Louisiana’s secretary of state told lawmakers Tuesday that he hopes to restart efforts to replace thousands of voting machines this summer, after the last effort was derailed by allegations of improper bid handling. Secretary of State Kyle Ardoin, who oversees state elections, said the voting machine replacement work won’t be complete for the fall election, so his office will spend $2 million renting temporary machines. Ardoin told the House Appropriations Committee his office will rent early-voting machines for the October and November elections, when all of Louisiana’s statewide and legislative positions are on the ballot. The office will use spare parts to make sure the decade-old Election Day voting machines are running properly. “Because the last (bid process) didn’t work out so well, we’re working very hard to maneuver to make sure that we are settled for the fall election,” Ardoin said. A multimillion-dollar contract award to replace Louisiana’s voting machines was scrapped in October after the state’s chief procurement officer said the secretary of state’s office didn’t follow legal requirements in choosing the winning vendor, Dominion Voting Systems.Full Article: Louisiana renting early-voting machines for fall election - SFGate.
Louisiana: Officials say Louisiana will be ready for felon voting rights change | The Times-Picayune
State officials said Louisiana will be ready for a law change that will allow thousands of people convicted of felonies to vote as of March 1, although little information has been available about how the registration process will work. Secretary of State Kyle Ardoin, who oversees elections, and Corrections Secretary Jimmy LeBlanc are responsible for making sure those impacted have their voting rights restored. They hadn’t met face-to-face to talk about the issue until last Friday (Feb. 8), but each said they are mostly on the same page about how to implement the new law, which the Louisiana Legislature approved last year. “We are going to implement it and we are going to be ready,” Ardoin said in an interview Tuesday.Full Article: Louisiana will be ready for felon voting rights change, officials say | nola.com.
In Louisiana, criminal offenders released from prison often linger in the purgatory of parole for years, or even decades, stripped of key civil rights. Because the Bayou State only restores voting rights to felons who complete probation or parole, some who get caught up in the system die before regaining the franchise. Those are the people whom state Rep. Patricia Smith wanted to help last year. Smith introduced a bill to restore voting rights to felons who’ve been on parole without problems for five years after their release from prison, as well as those who are on probation for five years. After three rounds of revisions, the bill passed the House in a squeaker of a vote, sailed through the Senate, and was signed into law as Act 636 by Gov. John Bel Edwards (D) last May. But in December, stories started appearing in the local press suggesting that the law may apply to many more people than the 2,000-3,000 it was expected to affect. The actual number, according to advocacy groups and state prison officials, may be more like 36,000.Full Article: What The Heck Is Going On With Felon Voting Rights In Louisiana? – Talking Points Memo.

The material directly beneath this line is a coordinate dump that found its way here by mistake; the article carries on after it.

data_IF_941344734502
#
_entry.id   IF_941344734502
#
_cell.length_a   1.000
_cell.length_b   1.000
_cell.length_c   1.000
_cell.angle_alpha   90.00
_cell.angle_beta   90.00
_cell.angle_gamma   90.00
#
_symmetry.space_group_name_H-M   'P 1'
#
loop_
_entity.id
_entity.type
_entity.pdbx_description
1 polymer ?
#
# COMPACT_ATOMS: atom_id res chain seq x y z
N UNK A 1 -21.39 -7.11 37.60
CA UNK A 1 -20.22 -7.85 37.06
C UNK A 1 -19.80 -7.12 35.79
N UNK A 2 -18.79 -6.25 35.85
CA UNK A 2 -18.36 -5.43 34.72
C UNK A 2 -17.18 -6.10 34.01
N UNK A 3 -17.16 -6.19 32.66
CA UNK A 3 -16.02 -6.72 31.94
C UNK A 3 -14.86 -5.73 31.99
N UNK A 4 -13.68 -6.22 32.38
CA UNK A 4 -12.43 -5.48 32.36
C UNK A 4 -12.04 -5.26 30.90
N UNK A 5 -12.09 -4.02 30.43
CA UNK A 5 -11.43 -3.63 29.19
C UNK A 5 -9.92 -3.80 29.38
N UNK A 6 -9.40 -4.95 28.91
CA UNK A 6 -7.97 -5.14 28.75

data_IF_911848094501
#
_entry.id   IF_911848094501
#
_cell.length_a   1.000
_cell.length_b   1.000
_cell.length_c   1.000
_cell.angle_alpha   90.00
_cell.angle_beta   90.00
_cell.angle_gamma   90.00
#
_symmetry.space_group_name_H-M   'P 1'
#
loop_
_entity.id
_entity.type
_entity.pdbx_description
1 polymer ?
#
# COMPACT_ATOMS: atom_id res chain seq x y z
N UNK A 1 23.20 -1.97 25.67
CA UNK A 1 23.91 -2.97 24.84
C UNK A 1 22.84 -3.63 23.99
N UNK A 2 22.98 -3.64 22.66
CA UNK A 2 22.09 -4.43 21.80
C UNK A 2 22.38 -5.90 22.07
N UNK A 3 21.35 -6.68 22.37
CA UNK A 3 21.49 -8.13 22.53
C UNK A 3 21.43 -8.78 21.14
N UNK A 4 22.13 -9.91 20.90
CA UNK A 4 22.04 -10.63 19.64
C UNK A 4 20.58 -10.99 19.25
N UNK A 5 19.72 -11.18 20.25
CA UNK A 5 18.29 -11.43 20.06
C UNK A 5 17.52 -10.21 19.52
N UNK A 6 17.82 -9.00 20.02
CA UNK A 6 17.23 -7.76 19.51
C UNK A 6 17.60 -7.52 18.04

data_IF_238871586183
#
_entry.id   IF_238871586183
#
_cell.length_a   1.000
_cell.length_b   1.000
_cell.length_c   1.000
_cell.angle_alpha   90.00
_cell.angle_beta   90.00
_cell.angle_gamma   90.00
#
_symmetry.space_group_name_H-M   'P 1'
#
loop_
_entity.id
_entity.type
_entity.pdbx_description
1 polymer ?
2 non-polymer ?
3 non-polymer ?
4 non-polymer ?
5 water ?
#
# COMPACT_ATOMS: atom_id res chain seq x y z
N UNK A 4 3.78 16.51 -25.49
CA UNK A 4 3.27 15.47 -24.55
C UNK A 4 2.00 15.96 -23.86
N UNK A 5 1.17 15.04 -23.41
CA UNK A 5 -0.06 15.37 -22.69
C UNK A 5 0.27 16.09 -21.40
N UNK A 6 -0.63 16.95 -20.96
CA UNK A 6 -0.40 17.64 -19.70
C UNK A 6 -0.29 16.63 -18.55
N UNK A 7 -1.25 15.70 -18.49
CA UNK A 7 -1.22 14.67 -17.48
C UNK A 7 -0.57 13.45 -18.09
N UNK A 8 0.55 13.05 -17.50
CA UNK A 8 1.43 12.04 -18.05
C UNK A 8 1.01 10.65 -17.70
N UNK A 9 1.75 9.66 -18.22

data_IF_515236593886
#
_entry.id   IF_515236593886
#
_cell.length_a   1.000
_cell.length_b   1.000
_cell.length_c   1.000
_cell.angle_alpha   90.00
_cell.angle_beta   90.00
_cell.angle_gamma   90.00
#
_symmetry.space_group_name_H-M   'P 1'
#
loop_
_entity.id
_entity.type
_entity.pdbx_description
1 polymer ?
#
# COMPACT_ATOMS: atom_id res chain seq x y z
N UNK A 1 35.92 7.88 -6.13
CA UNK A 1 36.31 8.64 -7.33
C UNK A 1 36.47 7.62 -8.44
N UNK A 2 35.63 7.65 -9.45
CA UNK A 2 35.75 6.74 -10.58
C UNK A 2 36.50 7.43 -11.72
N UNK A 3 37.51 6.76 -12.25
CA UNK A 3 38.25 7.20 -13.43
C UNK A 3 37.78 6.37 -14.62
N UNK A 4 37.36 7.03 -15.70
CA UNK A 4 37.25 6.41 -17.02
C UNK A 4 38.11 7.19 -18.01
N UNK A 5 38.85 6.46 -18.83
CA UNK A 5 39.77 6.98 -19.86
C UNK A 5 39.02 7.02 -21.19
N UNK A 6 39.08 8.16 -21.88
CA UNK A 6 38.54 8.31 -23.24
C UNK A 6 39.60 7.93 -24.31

When Gov. John Bel Edwards and the Louisiana Legislature approved a new law last spring restoring voting rights to former felons still under supervision, it was expected to give around 2,200 people the right to vote starting next March. Now, advocates and elected officials are saying the number could be as many as 36,000. Officials were aware the new law would restore voting rights to people living in the community on parole with no problems for five years after they have been released from prison. It was also acknowledged that it would benefit people who are on probation for five years. Those groups combined are fairly small, only a couple thousand people, according to the Louisiana Department of Corrections. But legislators, advocates and prison officials are now saying the law might also apply to the vast majority of people on probation — including those under supervision for fewer than five years — who have had their voting rights suspended. Natalie LaBorde, deputy commissioner with the Department of Corrections, confirmed the revised estimates.Full Article: New Louisiana law could allow tens of thousands on probation to vote | nola.com.